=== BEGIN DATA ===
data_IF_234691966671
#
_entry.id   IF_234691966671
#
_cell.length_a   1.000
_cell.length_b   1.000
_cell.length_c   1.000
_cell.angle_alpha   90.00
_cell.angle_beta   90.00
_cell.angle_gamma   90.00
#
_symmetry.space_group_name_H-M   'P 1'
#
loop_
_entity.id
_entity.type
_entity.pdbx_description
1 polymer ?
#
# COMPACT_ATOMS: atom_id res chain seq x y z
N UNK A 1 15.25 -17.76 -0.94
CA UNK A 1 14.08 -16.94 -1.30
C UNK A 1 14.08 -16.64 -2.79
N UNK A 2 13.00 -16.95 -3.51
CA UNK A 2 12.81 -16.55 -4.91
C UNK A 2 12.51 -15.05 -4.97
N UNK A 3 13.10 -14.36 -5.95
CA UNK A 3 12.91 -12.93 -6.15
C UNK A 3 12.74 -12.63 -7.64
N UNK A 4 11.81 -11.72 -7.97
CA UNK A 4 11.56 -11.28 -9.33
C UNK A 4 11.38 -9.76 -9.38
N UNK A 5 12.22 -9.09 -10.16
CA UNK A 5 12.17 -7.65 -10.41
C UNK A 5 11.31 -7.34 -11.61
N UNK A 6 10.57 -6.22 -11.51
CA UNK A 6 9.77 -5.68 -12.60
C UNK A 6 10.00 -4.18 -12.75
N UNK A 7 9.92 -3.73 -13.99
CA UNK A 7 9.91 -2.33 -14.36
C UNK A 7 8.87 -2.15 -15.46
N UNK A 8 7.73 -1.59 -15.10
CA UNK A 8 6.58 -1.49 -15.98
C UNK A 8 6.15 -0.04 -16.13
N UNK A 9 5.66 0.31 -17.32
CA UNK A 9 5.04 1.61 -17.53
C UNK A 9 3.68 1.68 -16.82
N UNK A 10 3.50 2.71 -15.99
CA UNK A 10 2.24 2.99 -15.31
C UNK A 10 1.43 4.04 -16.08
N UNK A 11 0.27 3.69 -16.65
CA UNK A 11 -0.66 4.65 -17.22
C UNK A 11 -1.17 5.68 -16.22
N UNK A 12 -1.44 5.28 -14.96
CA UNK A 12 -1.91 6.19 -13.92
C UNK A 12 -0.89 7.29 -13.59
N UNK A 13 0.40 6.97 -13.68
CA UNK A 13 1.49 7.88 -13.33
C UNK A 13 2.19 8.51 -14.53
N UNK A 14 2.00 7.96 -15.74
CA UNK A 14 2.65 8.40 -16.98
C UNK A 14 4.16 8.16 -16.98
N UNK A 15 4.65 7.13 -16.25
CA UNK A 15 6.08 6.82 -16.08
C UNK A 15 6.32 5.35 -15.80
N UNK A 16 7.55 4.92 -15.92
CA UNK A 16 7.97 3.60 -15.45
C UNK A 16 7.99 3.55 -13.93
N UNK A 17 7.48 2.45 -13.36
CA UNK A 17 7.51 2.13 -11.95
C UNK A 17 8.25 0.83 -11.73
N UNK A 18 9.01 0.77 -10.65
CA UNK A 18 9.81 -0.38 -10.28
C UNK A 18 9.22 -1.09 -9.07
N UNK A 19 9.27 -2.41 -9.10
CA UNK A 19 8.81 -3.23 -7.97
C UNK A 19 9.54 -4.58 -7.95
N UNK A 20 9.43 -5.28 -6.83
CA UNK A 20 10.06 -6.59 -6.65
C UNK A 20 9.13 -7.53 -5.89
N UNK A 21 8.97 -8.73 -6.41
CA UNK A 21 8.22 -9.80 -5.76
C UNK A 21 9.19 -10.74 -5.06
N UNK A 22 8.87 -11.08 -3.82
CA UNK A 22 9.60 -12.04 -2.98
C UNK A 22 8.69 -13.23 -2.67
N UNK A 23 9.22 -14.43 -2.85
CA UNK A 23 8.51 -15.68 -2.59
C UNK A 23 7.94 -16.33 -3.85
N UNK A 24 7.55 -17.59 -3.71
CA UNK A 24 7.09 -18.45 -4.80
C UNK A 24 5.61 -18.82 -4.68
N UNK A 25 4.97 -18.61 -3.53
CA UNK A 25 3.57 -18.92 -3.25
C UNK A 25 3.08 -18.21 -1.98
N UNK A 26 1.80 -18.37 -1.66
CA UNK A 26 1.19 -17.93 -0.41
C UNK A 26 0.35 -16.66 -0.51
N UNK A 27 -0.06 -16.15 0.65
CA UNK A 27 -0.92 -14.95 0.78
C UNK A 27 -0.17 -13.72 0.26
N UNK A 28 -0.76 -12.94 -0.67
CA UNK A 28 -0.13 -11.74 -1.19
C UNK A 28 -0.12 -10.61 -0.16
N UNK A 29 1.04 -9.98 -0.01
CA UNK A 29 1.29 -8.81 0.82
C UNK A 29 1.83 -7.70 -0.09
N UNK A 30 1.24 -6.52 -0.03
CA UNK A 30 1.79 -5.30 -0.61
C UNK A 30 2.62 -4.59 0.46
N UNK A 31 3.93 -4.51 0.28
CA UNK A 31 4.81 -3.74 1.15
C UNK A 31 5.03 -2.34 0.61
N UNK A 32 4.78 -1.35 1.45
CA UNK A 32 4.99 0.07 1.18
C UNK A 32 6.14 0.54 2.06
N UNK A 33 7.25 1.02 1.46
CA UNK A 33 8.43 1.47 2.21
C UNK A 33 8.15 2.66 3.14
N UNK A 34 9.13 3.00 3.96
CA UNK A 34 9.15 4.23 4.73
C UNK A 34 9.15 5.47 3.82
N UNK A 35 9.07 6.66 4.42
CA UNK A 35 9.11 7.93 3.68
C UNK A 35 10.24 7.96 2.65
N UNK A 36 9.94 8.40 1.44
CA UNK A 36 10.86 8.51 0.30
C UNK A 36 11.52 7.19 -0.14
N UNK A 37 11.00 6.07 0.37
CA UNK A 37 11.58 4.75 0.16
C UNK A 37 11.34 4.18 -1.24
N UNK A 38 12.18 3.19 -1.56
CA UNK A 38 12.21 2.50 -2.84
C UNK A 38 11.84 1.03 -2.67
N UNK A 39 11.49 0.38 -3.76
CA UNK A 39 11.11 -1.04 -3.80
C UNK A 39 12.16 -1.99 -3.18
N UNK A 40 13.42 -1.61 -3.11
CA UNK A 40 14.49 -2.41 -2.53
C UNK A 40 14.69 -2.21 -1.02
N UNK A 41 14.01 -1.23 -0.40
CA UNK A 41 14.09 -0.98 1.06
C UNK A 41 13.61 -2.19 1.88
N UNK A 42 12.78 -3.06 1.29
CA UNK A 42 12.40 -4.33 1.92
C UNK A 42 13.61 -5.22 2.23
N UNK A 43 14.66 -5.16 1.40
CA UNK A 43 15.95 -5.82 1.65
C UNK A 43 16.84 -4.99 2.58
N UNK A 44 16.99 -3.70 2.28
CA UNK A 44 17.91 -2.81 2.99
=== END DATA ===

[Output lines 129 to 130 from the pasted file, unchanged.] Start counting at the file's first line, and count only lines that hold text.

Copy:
N UNK A 37 11.00 6.07 0.37
CA UNK A 37 11.58 4.75 0.16